There are many things in this life, in other words, that we can only understand dimly – many things that we grasp only in part – and yet, he says, there are three things that we take hold of very firmly and with absolute certainty of conviction.
“And now these three remain: faith, hope and love” and he adds “the greatest of these is love.” (I Corinthians 13:13)
Three things abide, says Paul. Three things are essential! There are three things that we cannot live without, and the point is, I believe, that we need all three together, for it’s faith without love that is fundamentalism, and the root of all kinds of evil!
Faith, hope and love – we need all three! Together they form a three-legged stool. If you remove one leg of the stool the thing falls over!
Without faith we have no sacred energy with which to fulfil our calling, and so we can end up becoming insipid ageing leftists, fuelled only by the ever-diminishing batteries that power our anger, but better to be insipid than to be vacant, for, as St Paul says, “if I have a faith that can move mountains, but do not have love, I am nothing.” (1 Corinthians 13:2)
We must give brief attention too to the third leg of that stool (the one that I haven’t focused on thus far): ‘hope’.
I am sure you are familiar with the phenomenon of Christian congregations that display plenty of faith and love but have no hope, by which I don’t simply mean ‘a hope for a nice spot in Heaven when I die’ but rather that Biblical hope for a better world and a renewed creation – a hope for justice for Palestine and for peace in the Middle East.
We are familiar, I am sure, with Christian churches that are full of faith and love but have no external focus – no hope for the world beyond their church walls. I tend to refer to such communities as ‘Christianised golf clubs’ – full of warm and friendly middle-class people who enjoy a generous fellowship with each other but contribute very little to the rest of humanity.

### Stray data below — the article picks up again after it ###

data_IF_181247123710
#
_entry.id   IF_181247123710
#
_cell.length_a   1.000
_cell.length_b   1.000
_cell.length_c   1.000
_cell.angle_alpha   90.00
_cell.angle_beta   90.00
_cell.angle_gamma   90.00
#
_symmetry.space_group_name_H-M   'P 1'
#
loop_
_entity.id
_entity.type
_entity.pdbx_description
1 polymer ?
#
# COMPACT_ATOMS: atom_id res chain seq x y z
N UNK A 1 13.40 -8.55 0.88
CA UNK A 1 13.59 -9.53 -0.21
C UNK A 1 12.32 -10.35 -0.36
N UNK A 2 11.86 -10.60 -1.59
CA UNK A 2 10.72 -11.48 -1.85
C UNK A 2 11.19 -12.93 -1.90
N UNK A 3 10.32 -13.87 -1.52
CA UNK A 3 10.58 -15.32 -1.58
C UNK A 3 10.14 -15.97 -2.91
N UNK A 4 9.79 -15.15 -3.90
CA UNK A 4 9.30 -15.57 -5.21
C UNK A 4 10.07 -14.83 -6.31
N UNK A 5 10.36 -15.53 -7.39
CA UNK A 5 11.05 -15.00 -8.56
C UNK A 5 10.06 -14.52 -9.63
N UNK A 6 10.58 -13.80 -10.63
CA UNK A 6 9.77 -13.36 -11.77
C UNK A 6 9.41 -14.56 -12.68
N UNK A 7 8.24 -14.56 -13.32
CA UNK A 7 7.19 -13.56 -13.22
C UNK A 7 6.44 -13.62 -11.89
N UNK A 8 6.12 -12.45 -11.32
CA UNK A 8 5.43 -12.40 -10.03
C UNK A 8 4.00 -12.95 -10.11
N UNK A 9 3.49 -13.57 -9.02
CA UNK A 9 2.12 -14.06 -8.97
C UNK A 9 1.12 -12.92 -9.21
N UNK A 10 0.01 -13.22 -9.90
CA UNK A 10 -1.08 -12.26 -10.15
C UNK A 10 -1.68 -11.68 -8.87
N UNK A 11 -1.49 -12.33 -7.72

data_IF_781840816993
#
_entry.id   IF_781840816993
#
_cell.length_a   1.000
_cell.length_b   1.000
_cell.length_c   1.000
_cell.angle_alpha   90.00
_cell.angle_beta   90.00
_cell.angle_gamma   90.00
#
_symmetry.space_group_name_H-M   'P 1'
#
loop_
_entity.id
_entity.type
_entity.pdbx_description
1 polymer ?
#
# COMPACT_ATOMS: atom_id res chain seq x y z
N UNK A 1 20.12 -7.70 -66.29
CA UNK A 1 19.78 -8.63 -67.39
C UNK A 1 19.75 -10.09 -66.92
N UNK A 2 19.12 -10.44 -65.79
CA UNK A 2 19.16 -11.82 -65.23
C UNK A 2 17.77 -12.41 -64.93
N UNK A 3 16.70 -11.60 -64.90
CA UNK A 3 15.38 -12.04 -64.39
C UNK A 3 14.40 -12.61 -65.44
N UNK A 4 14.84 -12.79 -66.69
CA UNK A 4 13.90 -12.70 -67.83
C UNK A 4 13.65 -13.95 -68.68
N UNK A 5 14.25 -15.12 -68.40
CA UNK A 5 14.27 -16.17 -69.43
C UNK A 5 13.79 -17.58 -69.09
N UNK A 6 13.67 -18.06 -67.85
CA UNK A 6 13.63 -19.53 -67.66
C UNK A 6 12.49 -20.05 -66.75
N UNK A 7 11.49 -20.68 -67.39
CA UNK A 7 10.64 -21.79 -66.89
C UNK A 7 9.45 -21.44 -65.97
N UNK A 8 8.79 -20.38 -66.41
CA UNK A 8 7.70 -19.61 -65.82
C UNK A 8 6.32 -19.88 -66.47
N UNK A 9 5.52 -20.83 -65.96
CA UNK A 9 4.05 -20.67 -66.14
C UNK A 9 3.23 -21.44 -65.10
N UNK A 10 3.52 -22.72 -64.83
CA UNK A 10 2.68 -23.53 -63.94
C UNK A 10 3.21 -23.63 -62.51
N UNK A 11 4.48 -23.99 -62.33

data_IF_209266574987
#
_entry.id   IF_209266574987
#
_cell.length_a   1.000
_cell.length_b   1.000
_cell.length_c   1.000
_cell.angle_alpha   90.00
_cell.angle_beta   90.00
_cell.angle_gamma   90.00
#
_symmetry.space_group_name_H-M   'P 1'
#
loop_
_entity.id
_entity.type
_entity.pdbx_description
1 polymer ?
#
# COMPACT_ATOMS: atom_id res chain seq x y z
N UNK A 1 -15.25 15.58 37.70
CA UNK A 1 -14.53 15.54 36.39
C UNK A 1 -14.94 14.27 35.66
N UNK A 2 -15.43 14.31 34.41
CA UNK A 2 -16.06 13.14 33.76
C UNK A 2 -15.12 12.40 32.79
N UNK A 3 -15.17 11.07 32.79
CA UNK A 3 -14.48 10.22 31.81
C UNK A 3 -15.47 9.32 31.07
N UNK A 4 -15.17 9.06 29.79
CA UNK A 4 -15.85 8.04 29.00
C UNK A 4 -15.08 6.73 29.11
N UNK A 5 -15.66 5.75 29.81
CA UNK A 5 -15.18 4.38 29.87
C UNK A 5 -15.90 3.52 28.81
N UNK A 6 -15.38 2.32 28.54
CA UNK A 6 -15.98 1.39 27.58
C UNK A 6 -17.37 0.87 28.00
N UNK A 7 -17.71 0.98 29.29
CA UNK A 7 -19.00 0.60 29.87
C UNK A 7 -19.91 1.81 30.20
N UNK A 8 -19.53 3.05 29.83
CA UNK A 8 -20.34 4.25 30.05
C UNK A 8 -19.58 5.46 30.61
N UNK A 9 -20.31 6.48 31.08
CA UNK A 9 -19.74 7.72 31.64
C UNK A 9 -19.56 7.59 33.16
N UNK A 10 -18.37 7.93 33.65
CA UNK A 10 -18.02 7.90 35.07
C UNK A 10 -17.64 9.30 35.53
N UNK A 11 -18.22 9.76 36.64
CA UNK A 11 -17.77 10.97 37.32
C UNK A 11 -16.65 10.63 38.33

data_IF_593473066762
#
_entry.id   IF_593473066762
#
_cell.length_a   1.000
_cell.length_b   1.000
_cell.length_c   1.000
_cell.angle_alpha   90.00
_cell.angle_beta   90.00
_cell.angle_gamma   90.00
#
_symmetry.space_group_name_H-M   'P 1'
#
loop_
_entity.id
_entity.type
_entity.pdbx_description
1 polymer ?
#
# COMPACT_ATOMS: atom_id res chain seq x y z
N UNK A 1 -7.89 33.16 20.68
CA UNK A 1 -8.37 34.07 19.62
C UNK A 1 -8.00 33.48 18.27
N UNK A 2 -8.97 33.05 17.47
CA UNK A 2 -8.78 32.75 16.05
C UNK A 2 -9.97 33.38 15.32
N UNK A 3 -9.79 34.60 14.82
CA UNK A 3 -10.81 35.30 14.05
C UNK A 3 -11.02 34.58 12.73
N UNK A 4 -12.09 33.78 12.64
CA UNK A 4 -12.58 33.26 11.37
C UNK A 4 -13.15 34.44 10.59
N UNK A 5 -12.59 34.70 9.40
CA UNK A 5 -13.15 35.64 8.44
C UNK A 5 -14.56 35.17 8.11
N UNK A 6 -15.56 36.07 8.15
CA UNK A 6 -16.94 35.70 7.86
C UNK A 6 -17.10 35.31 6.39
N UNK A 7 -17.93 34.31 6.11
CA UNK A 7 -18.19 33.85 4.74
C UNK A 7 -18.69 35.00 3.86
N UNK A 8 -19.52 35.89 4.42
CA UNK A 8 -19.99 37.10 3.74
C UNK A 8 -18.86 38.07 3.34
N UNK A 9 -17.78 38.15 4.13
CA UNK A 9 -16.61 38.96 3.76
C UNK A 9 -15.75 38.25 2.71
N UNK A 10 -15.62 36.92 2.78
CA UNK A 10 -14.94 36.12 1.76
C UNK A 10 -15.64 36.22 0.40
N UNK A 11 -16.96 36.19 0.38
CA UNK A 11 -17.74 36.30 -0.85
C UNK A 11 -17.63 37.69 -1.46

Again, better to be indulgent than to be vacant, just as it’s better to be insipid than to be empty. Hope and love without faith might be insipid, and faith and love without hope might be self-indulgence, but faith and hope without love is nothing! If we lose faith and hope we run the risk of becoming useless, but if we lose love we have lost everything!
I’m aware that I’m speaking very much in the abstract today but I trust that you can see the relevance of this to the concrete situations we find ourselves in.
We Anglicans have been busying ourselves electing a new Archbishop of late and I think we all know that the debate over who should get the top job was focused on matters of faith. Yes, having the right faith is very important, but God forbid that we should elect a leader without love! That should be by far the most important criterion by which we judge the fitness of anybody who would lead us in the name of Christ! Without faith we are weak but without love we religious people are dangerous!
I’ve been a Christian for 33 years now and I’ve seen so much energy in church circles expended on making sure that we get our faith right. I wish I’d seen as much time and energy poured in training us in how to live lives of sacrificial love!
Of course faith, hope and love should all be deeply linked, for if our faith is in the Lord Jesus then our hope should be formed by His teaching and our lives should be modelled on Him who was the embodiment of love.
Perhaps that’s why the writer of the ‘Letter to the Hebrews’ saw no need to balance out his panegyric on the importance of faith with any eulogies about hope and love. Instead, the author simply points us to the person of Jesus:
“Let us run with perseverance the race that is set before us, looking unto Jesus, the pioneer and perfecter of our faith, who for the sake of the joy that was set before him endured the cross, disregarding its shame, and has taken his seat at the right hand of the throne of God.” (Hebrews 12:1-2)
First preached by Father Dave Smith at Holy Trinity Dulwich Hill, on Sunday the 18th of August.